Are you brave with wildlife – all things that fly and crawl?

As well as planting flowers, trees, shrubs and looking after lawns and greens, gardeners are inevitably going to come across creepy crawlies, worms, bees and other flying insects. Working outdoors as a part time gardener, you need to be comfortable with this and, indeed, some gardens are even designed to attract different wildlife such as particular species of birds and bees.

Have you got a good eye for design and colour?

As well as knowledge of which plants and trees grow well together, have you got a good eye for design – what will the garden look like when you have finished?

Where Do Gardeners Work?

The beauty about working part time outdoors as a gardener is that you could find yourself working in a whole variety of environments; urban, rural and coastal. Let’s take a look at some of the places where you could be doing part time gardening jobs:

Country parks and open spaces

These are the places where you could be working for a local authority or other organisation. You could be part of a garden team responsible for maintaining cemeteries, parks, country estates, botanic gardens and sculpture gardens where lots of visitors will come to see your work. You could also be responsible for maintaining the open spaces around public buildings.

Forestry and woodland

This can be more specialised gardening work such as working as tree surgeon or tree officer.
Golf clubs, cricket clubs and bowling greens – Lots of gardening jobs can be as a greenkeeper, making sure the lawns are kept in prime condition for their purpose.

Sports grounds for sports clubs, schools, private schools, colleges and universities

All of these places need groundskeepers for maintaining sports areas, preventing waterlogging. Of course, these places often have decorative gardens, too, some of them award winning. You could be part of the team that helps create that.

Victorian walled gardens, greenhouses and country gardens

If you want to really delve into the world of gardening and gain qualifications in horticulture, you could find yourself working in famous Victorian gardens or major greenhouses, developing plants and carrying out other specialised horticultural activities.

Communal gardens and private homes

Not everyone loves gardening and, even those who do enjoy it, might not be able to do it due to disability or a heavy workload. Whether it’s landscaping and designing and maintaining a whole new garden or just doing general maintenance to keep a garden tidy, some gardening jobs could be just around your locality at nearby homes. If you have got apartment blocks nearby, then maintaining the communal gardens could also be an option. These types of part time gardening jobs can be ideal if you are self-employed and want to manage your work life balance and fitting your working hours around other commitments.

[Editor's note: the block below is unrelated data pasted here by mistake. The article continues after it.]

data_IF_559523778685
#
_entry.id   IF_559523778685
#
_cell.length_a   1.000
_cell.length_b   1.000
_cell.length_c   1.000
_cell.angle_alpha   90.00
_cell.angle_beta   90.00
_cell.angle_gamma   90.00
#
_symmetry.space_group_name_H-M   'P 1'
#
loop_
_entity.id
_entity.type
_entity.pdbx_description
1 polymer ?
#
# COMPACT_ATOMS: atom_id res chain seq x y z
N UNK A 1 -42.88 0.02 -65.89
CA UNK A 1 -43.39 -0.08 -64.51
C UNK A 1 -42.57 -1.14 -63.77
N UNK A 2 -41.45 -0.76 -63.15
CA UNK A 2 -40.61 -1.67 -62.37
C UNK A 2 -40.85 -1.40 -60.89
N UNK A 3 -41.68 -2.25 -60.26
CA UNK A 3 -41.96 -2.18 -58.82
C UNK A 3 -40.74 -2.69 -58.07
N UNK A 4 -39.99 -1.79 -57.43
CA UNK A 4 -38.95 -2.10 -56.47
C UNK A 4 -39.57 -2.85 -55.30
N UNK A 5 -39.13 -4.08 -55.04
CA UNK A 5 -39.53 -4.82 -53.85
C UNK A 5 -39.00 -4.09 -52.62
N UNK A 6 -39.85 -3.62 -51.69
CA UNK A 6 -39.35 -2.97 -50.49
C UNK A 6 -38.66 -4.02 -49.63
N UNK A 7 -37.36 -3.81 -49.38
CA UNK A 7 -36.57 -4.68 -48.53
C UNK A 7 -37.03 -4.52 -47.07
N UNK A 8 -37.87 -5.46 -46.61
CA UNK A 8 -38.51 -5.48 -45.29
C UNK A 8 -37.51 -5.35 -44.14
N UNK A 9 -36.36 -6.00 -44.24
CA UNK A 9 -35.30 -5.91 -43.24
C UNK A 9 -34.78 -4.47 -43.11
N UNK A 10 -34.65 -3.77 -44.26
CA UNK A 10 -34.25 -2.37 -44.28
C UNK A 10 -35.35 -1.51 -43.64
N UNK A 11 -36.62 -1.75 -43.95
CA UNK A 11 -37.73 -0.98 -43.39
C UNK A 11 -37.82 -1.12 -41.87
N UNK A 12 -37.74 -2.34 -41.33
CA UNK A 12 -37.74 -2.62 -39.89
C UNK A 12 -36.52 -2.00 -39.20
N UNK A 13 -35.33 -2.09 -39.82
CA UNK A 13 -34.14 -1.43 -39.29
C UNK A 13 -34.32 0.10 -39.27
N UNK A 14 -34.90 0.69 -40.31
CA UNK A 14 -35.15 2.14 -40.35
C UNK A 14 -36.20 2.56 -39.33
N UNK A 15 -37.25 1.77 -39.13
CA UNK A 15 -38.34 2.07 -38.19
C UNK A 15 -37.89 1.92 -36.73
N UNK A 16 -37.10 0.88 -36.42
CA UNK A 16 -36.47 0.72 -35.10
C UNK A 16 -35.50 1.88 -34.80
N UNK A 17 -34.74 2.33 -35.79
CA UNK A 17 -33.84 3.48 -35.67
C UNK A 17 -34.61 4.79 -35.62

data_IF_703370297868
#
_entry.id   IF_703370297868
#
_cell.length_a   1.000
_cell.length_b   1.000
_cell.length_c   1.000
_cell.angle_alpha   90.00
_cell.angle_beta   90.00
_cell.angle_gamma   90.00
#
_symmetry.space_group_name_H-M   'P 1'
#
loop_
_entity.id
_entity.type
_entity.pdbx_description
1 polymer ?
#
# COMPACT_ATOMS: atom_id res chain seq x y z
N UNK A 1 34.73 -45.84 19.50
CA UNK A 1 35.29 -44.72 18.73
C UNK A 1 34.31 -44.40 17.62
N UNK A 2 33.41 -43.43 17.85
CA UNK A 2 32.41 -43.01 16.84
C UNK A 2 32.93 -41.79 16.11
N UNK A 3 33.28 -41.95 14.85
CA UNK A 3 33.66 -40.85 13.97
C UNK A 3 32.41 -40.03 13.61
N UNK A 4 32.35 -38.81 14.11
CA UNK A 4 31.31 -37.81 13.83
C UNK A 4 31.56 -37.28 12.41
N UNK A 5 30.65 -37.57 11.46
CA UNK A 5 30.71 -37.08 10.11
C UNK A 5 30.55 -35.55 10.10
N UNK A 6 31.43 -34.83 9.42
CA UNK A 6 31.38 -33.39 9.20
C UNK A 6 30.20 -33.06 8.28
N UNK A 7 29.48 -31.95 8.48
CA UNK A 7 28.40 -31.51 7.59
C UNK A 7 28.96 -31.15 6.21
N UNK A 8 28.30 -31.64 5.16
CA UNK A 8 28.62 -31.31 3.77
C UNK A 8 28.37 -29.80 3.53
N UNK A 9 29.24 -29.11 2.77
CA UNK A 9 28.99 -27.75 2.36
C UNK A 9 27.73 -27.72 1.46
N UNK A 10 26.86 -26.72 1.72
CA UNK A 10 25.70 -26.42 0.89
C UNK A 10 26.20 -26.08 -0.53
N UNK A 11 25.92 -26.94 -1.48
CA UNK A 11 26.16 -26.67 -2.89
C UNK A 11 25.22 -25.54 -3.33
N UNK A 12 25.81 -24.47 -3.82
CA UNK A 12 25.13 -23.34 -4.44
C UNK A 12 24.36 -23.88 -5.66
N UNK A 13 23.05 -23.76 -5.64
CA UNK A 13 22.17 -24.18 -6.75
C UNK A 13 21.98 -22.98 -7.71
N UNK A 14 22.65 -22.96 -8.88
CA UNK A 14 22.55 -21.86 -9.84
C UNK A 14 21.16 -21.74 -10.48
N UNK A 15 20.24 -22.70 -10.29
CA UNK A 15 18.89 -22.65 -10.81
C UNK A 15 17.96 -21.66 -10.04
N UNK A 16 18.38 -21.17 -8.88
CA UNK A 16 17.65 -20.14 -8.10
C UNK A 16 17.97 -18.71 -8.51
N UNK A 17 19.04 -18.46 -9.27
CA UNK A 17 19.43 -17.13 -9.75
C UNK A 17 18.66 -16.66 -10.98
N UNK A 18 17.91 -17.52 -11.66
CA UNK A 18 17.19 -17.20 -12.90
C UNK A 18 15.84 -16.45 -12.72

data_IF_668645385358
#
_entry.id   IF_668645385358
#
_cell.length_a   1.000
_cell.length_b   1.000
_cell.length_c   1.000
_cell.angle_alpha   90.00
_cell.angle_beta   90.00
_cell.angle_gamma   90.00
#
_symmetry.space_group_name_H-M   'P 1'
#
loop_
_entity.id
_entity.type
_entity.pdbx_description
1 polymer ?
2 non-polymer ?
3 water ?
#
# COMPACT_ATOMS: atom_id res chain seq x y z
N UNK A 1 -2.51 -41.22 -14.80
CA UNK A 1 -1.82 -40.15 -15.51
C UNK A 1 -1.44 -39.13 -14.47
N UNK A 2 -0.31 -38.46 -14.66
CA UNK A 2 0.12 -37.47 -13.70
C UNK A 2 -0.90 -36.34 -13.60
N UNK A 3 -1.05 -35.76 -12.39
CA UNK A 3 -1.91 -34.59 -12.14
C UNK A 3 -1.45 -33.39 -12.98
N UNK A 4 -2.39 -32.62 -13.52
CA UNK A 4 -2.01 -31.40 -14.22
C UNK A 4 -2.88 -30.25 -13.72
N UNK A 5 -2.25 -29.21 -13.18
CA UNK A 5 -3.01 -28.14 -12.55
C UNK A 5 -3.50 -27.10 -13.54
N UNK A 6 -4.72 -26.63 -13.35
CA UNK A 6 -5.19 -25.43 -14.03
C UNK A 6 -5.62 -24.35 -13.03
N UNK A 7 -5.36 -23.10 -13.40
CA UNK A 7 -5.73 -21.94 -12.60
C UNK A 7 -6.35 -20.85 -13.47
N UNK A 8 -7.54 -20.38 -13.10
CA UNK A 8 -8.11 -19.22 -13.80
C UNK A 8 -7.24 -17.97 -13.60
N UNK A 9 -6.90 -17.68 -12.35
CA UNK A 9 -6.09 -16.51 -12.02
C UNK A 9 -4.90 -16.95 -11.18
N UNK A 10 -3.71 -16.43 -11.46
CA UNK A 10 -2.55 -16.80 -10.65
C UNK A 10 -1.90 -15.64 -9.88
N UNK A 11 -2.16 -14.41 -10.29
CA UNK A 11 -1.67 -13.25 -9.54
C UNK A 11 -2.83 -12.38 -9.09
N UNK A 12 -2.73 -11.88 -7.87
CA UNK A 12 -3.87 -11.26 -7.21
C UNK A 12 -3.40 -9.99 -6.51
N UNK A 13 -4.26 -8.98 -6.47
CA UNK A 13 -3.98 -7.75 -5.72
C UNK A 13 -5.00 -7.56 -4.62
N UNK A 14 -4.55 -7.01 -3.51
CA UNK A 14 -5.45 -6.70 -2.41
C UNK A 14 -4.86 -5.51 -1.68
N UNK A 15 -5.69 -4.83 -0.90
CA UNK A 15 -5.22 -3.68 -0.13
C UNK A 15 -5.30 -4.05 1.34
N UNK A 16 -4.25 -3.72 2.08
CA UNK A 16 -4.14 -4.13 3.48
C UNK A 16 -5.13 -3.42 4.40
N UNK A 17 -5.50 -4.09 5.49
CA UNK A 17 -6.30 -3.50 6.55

Construction companies around the country

Around the United Kingdom, construction firms who build new housing estates employ gardeners to create and maintain gardens for those homes until they are all sold.

These are just a few ideas of the places you could find yourself working when doing part time gardening jobs. Depending on where you are based, you can probably think of lots more alternative options, too. That’s the beauty of being a gardener.

Part Time Gardening Jobs – Entry Requirements And Future Progression

Working as a gardener, even on a part time basis is certainly no dead end career, as you can see in some of the information we’ve given above. You might just want to do entry level seasonal work throughout the summer months, or you might want to take a look at what is involved in horticulture apprenticeships so that you can develop your skills and gain nationally recognised qualifications. Some people also choose the university route whilst continuing to work part time as a gardener.

The choice is yours, but one thing is for sure, if you love being outdoors amongst nature and wildlife, and you crave making boring public spaces look beautiful, then you are going to have a rewarding and fulfilling career as a gardener.

Find Out More About Working Part Time

At UK Part Time Jobs, we advertise lots of different types of part time jobs, both at entry level and those requiring experience or qualifications. If you are interested in working part time, take a look at our list of current part time vacancies to see if we have anything to suit you. If you would like more information about working part time, in general, such as interview tips for landing part time jobs and other suggestions, then why not browse through our articles giving advice.